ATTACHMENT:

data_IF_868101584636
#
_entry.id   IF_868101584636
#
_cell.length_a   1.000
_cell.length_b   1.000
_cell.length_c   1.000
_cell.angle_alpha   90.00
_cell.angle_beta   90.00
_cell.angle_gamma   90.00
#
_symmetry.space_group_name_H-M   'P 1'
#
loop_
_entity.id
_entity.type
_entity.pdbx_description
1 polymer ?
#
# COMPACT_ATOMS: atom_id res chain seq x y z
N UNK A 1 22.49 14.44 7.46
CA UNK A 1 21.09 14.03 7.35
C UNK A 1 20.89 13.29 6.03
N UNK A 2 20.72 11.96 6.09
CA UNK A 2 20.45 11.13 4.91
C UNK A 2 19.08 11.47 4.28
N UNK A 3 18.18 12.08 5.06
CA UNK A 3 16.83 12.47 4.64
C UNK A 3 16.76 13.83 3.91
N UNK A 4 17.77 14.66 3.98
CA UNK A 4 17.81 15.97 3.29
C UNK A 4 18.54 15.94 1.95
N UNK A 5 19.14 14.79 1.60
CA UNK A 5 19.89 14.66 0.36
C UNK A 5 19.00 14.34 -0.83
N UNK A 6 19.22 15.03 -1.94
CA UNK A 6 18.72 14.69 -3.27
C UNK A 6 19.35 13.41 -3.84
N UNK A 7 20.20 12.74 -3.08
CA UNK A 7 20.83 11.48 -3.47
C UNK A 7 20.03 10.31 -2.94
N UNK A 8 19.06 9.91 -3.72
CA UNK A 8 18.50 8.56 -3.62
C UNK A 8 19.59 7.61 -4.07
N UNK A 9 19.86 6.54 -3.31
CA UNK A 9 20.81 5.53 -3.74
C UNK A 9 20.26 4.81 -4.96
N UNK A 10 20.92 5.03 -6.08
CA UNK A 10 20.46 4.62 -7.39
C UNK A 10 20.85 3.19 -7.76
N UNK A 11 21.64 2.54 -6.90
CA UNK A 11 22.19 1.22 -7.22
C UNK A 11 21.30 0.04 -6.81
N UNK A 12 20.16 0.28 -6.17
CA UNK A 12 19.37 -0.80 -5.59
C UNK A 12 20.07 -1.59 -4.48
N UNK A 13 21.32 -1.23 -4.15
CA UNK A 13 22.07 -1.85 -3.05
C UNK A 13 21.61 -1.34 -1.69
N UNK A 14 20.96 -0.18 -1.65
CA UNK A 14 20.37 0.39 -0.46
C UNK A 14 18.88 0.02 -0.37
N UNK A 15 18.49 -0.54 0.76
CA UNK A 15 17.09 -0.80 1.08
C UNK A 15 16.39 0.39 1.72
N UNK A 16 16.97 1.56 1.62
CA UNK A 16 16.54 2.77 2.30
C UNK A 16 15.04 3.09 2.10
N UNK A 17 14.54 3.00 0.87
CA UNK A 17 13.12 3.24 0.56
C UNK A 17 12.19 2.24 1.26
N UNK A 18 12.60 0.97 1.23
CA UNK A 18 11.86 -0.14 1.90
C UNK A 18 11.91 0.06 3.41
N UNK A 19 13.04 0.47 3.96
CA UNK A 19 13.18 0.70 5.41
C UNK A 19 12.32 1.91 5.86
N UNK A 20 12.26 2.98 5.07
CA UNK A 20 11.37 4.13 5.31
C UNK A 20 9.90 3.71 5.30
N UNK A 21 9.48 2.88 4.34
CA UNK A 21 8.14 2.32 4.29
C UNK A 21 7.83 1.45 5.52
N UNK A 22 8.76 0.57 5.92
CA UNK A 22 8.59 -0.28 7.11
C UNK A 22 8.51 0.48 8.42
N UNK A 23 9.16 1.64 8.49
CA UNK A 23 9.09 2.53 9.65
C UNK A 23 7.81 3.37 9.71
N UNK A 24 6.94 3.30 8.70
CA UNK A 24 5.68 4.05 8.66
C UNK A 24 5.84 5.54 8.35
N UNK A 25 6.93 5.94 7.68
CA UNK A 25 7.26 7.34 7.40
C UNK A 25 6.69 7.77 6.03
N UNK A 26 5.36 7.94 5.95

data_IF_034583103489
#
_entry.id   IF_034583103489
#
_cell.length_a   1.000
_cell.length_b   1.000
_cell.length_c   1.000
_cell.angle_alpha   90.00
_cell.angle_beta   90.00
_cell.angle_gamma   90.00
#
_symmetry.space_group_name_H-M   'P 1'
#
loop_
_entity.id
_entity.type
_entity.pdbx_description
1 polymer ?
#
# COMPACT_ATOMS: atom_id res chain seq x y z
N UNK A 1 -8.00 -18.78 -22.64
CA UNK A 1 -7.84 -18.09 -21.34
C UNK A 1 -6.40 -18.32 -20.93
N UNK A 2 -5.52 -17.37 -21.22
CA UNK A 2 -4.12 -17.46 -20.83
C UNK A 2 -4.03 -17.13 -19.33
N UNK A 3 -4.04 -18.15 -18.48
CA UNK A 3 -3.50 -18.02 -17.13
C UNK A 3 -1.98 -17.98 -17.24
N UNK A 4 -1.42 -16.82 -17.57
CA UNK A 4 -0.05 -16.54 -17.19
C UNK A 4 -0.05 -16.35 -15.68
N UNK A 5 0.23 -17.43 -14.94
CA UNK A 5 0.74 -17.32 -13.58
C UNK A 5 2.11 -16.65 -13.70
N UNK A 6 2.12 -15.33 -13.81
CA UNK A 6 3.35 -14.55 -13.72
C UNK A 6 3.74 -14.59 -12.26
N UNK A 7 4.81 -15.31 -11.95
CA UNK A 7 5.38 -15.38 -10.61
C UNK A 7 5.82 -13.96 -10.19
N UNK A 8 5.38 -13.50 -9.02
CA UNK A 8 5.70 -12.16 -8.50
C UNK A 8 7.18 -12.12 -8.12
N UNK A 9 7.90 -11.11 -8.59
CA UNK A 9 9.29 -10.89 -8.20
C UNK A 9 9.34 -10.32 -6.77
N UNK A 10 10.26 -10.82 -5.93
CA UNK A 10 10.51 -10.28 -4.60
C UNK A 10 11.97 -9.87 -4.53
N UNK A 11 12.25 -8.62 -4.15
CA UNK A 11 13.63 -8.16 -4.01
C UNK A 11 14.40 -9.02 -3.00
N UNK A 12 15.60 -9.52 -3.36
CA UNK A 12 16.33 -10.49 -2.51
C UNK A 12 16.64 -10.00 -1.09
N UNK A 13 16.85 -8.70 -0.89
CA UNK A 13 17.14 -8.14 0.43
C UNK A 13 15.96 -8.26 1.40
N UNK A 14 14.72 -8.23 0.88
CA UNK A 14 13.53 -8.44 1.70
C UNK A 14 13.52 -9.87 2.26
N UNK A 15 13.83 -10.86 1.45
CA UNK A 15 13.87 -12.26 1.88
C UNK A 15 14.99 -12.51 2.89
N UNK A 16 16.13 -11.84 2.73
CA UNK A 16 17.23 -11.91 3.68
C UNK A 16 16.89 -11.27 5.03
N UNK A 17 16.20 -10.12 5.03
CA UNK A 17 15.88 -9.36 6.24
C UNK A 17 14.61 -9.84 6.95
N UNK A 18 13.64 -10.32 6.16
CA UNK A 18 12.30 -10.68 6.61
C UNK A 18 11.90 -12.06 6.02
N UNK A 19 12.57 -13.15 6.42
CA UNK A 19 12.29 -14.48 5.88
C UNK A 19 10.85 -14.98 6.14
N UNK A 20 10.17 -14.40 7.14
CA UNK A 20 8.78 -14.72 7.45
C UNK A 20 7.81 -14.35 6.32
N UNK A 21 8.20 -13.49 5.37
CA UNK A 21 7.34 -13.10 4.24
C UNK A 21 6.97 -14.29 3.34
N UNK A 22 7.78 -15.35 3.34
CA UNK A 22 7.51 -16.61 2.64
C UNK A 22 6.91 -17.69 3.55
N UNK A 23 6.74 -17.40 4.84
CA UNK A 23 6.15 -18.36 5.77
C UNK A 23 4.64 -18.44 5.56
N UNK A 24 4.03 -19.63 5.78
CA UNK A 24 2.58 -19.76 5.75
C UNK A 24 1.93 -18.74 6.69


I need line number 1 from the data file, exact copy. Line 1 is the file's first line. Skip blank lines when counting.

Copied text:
data_IF_868101584636